Afrian Museum / Digital Link
November 5, 2016
from 5 (excellent) to 1 (poor)|
|Vocals : 5||Backing : 5||Production : 5||Sound quality : 5||Sleeve : 4|
In the second half of the 1970s, after the big succes of the 1977 released "Mr. Isaacs" album, Gregory Isaacs signed a deal with Virgin and recorded two albums for their "Frontline" label, "Cool Ruler" in 1978 and "Soon Forward" in 1979, which however failed to bring the crossover success that was deserved. When his contract wih Virgin expired, UK-based label Charisma wasted no time in signing him up. The first album he produced for this record company was the classic 1980 set "Lonely Lover".
This digitally released "African Struggle" album features 10 tracks taken from the two Frontline releases and Charisma's "Lonely Lover". However don't be fooled when you check the titles of the tracks included on "African Struggle" on various digital platforms as they aren't the original titles. They have been retitled, a very annoying approach when it comes the reissuing old reggae material as one might think it's previously unreleased stuff. The same despicable trick has been used for digital releases of albums from veteran artists such as Cornell Campbell (Cornell Campbell Scorchas"), Big Joe ("The Aggrovators Present Big Joe"), Jackie Mittoo ("The Aggrovators Present Jackie Mittoo"), Delroy Wilson ("The Mash It Up Collection") and again Gregory Isaacs ("Inna Rub-A-Dub Style"). So be warned!!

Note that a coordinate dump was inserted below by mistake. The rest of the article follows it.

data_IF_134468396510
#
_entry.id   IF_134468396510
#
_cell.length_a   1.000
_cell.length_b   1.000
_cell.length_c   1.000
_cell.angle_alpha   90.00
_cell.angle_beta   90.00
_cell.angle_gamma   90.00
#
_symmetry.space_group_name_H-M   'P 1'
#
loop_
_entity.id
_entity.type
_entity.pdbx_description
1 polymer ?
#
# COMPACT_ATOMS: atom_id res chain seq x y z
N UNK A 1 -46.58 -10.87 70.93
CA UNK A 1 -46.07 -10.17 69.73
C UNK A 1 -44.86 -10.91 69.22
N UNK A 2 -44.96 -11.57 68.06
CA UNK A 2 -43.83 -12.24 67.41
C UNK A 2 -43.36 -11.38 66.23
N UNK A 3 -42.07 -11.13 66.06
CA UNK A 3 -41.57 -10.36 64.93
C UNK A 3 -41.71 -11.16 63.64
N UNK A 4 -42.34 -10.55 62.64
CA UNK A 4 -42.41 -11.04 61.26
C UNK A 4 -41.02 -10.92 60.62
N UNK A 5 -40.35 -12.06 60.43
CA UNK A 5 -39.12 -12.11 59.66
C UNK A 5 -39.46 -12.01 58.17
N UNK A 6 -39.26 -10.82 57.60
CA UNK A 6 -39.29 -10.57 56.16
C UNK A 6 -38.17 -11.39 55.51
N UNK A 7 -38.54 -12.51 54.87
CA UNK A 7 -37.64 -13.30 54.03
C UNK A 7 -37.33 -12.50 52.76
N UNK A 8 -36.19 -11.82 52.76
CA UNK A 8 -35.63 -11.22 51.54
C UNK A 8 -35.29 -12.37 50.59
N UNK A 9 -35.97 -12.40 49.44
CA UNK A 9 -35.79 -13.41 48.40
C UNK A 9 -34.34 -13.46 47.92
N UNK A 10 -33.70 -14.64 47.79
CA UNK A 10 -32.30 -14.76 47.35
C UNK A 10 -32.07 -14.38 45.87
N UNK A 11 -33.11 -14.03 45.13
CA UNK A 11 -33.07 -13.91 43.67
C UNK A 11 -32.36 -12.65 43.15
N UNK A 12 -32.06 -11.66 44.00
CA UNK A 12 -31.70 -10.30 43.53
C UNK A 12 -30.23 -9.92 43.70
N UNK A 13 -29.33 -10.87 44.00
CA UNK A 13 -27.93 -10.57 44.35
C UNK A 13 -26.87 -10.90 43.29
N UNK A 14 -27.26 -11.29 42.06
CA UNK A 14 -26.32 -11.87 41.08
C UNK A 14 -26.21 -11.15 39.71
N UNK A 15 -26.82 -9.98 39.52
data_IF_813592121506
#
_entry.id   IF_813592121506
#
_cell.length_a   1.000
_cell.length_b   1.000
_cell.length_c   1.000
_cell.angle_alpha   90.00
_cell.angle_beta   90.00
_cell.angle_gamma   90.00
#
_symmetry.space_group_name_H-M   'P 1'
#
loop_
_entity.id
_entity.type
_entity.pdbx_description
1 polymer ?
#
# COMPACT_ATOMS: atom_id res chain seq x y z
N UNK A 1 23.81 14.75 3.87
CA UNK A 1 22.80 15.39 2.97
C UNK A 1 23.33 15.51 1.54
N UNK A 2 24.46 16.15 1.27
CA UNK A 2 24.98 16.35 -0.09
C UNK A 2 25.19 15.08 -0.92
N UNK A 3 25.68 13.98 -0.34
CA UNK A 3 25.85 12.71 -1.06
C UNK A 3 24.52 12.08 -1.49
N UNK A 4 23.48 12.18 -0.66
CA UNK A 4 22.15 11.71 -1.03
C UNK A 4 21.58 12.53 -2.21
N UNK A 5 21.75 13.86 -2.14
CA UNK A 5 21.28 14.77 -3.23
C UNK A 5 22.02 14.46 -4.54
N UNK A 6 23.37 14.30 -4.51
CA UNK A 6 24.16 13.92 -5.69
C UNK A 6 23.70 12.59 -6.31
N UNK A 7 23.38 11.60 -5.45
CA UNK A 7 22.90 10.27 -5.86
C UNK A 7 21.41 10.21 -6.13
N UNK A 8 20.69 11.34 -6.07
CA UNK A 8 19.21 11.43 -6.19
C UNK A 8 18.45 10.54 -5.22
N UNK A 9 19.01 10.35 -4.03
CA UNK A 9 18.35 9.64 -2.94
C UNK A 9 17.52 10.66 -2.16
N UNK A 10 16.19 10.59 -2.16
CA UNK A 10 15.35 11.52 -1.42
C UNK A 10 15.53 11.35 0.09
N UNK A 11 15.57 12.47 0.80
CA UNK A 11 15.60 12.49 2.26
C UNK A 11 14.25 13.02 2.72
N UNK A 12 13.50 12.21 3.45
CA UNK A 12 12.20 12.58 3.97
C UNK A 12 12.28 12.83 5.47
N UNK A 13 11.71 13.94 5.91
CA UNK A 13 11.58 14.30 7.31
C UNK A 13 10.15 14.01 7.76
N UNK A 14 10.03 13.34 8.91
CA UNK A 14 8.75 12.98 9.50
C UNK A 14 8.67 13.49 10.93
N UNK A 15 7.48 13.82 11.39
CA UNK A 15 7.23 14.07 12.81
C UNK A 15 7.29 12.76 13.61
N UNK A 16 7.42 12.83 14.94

"African Struggle" proves Gregory Isaacs was the number-one singer in the reggae world in the period 1077-80. Apart from "Let's Dance", his rendition of John Holt's Studio One classic, this compilation consists of self-produced reality laments. These tunes show that his vocal approach not only was tailor-made for singing love songs, but equally suited to expression's of the sufferer's lot. In fact the mid to late 1970s was Gregory Isaacs' most consistently 'conscious' period. And thus this compilation, on which the musicianship of the Roots Radics is superb, features some of the man's greatest moments like for example the momentous "Universal Tribulation", a song that was never released as a 7" single. And there's also the killer "Poor And Clean", which finds Gregory Isaacs holding onto all of his principles, proclaiming that he’d rather be poor and clean than live rich in corruption since "a rich man's heaven is a poor man's hell". Don't overlook the equally excellent vocal tune "Tribute To Wa De" either. That song appeared on the flipside of the 1979 released 7" single "Poor And Clean" on Pre. All songs included here and especially "Soon Forward", "Mr. Brown" and "Black Liberation Struggle" – classic songs about struggle and hope - are well worth hearing over and over again.
All in all not really surprising material, but definitely a worthwhile compilation for the young generation of reggae fans.